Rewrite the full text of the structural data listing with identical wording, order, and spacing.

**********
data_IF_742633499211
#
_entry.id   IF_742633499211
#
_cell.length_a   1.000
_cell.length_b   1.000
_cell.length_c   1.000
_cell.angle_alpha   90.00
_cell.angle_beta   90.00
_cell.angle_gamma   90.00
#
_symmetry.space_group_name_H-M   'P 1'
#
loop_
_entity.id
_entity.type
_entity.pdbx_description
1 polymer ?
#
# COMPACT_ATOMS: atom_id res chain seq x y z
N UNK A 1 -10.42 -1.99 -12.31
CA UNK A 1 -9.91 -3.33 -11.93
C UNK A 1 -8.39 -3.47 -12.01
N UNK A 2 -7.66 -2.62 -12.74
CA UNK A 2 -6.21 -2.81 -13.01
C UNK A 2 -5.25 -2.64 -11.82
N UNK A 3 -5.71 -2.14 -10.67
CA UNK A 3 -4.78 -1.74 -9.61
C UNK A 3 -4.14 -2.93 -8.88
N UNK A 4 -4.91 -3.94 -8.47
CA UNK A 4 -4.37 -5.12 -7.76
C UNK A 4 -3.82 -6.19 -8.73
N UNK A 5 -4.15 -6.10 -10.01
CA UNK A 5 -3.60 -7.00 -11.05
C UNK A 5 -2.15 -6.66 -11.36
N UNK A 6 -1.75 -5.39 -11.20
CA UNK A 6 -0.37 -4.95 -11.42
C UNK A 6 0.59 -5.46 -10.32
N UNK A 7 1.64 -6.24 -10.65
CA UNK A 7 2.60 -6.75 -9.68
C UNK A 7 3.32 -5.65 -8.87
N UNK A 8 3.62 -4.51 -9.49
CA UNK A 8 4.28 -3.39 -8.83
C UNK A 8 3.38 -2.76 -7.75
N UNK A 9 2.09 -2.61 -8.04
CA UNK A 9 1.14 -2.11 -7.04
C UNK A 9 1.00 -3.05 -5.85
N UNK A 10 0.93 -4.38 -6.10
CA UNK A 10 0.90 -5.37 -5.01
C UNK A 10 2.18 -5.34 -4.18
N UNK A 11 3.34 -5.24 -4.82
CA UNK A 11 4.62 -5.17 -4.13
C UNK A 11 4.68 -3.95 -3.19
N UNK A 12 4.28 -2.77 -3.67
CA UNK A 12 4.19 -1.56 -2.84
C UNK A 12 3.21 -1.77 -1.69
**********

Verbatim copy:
data_IF_742633499211
#
_entry.id   IF_742633499211
#
_cell.length_a   1.000
_cell.length_b   1.000
_cell.length_c   1.000
_cell.angle_alpha   90.00
_cell.angle_beta   90.00
_cell.angle_gamma   90.00
#
_symmetry.space_group_name_H-M   'P 1'
#
loop_
_entity.id
_entity.type
_entity.pdbx_description
1 polymer ?
#
# COMPACT_ATOMS: atom_id res chain seq x y z
N UNK A 1 -10.42 -1.99 -12.31
CA UNK A 1 -9.91 -3.33 -11.93
C UNK A 1 -8.39 -3.47 -12.01
N UNK A 2 -7.66 -2.62 -12.74
CA UNK A 2 -6.21 -2.81 -13.01
C UNK A 2 -5.25 -2.64 -11.82
N UNK A 3 -5.71 -2.14 -10.67
CA UNK A 3 -4.78 -1.74 -9.61
C UNK A 3 -4.14 -2.93 -8.88
N UNK A 4 -4.91 -3.94 -8.47
CA UNK A 4 -4.37 -5.12 -7.76
C UNK A 4 -3.82 -6.19 -8.73
N UNK A 5 -4.15 -6.10 -10.01
CA UNK A 5 -3.60 -7.00 -11.05
C UNK A 5 -2.15 -6.66 -11.36
N UNK A 6 -1.75 -5.39 -11.20
CA UNK A 6 -0.37 -4.95 -11.42
C UNK A 6 0.59 -5.46 -10.32
N UNK A 7 1.64 -6.24 -10.65
CA UNK A 7 2.60 -6.75 -9.68
C UNK A 7 3.32 -5.65 -8.87
N UNK A 8 3.62 -4.51 -9.49
CA UNK A 8 4.28 -3.39 -8.83
C UNK A 8 3.38 -2.76 -7.75
N UNK A 9 2.09 -2.61 -8.04
CA UNK A 9 1.14 -2.11 -7.04
C UNK A 9 1.00 -3.05 -5.85
N UNK A 10 0.93 -4.38 -6.10
CA UNK A 10 0.90 -5.37 -5.01
C UNK A 10 2.18 -5.34 -4.18
N UNK A 11 3.34 -5.24 -4.82
CA UNK A 11 4.62 -5.17 -4.13
C UNK A 11 4.68 -3.95 -3.19
N UNK A 12 4.28 -2.77 -3.67
CA UNK A 12 4.19 -1.56 -2.84
C UNK A 12 3.21 -1.77 -1.69